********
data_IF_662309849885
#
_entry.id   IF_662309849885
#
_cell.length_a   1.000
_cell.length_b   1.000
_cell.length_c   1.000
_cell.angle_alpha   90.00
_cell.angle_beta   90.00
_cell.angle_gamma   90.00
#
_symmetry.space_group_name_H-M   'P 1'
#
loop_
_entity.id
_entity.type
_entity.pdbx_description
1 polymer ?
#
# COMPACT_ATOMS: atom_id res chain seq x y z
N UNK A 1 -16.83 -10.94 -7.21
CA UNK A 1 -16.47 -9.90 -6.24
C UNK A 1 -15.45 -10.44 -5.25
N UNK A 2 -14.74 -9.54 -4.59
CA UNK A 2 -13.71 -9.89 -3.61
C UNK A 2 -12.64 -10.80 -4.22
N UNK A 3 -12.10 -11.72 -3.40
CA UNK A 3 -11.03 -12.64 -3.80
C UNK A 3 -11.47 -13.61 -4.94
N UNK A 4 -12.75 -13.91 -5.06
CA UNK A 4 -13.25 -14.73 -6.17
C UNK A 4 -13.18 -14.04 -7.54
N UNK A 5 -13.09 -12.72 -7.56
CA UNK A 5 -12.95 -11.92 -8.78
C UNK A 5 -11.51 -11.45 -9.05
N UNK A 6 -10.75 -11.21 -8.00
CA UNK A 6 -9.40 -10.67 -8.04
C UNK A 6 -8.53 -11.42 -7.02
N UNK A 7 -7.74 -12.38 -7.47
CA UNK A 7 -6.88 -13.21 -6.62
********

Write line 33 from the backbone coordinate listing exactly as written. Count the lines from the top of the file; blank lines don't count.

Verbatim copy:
N UNK A 5 -13.09 -12.72 -7.56